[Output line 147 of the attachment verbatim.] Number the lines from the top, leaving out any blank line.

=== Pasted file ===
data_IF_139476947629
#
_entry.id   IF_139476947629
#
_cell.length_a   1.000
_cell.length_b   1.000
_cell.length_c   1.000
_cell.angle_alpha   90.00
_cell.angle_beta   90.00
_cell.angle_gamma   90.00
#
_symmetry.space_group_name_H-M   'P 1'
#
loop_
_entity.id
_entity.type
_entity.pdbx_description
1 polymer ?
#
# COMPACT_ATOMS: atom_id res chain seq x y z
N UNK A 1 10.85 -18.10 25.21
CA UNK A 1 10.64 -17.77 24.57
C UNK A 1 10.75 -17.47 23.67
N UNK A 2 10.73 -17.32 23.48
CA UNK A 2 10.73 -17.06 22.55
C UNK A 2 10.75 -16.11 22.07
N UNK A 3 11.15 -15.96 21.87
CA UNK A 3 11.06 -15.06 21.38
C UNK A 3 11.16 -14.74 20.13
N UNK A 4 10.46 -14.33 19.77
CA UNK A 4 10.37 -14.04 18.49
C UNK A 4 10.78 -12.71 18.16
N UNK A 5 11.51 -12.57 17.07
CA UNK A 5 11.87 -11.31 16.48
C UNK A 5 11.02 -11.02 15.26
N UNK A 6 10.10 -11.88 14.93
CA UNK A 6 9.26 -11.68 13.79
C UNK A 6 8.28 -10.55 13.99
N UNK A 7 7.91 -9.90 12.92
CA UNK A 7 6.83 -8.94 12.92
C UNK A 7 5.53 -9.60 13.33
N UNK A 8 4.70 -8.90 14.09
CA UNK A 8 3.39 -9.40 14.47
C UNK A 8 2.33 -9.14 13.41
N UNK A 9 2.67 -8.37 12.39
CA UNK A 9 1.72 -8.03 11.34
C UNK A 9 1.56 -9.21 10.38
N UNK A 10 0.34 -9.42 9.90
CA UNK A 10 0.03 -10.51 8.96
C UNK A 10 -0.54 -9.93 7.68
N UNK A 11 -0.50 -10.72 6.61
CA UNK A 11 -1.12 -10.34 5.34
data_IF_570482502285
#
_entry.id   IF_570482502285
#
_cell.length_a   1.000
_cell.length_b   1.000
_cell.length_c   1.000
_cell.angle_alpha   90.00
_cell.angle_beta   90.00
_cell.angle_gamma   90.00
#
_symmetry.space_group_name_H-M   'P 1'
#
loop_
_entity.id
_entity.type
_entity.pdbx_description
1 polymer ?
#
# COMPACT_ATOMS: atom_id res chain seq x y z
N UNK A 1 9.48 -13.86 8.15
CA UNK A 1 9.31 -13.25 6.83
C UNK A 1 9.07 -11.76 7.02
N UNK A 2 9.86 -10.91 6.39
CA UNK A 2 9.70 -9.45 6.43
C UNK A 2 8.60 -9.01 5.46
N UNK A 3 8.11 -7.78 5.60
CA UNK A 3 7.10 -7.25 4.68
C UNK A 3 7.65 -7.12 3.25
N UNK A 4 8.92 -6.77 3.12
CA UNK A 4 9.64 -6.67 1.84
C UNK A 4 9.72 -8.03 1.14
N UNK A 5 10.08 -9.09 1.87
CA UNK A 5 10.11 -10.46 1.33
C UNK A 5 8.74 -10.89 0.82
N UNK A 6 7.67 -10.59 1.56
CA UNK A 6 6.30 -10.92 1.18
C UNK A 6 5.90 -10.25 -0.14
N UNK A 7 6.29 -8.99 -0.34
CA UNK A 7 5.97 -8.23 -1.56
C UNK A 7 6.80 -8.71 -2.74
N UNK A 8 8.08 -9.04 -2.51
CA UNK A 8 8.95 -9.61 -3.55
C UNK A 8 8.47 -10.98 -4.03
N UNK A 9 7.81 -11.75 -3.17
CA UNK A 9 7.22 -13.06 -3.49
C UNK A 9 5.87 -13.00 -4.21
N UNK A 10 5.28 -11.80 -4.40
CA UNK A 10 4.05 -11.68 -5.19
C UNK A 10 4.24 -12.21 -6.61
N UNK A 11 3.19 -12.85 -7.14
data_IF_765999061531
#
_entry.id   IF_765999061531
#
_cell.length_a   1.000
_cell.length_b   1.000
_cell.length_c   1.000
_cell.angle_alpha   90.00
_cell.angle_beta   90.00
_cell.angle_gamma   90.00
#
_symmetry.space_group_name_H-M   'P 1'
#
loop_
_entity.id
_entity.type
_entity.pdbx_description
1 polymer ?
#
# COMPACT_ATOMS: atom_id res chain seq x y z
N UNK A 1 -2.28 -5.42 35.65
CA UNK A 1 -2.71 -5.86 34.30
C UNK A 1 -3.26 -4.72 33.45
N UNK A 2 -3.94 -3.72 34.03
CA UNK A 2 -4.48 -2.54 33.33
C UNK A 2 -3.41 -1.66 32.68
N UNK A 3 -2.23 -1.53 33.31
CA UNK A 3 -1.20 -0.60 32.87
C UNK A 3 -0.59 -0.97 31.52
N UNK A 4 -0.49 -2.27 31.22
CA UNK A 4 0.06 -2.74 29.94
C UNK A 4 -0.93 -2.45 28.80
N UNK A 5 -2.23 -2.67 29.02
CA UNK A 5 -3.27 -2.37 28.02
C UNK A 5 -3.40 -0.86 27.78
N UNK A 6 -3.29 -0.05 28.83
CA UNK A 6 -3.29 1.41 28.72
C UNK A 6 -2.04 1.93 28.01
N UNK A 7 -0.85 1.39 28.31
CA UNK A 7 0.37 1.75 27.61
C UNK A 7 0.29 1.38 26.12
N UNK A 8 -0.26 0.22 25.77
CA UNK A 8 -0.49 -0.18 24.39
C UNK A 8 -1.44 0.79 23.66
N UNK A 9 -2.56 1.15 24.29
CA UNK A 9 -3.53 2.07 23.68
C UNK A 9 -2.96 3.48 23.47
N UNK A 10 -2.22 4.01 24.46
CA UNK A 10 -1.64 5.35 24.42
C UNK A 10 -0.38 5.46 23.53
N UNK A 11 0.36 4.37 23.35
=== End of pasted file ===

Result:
C UNK A 8 -1.44 0.79 23.66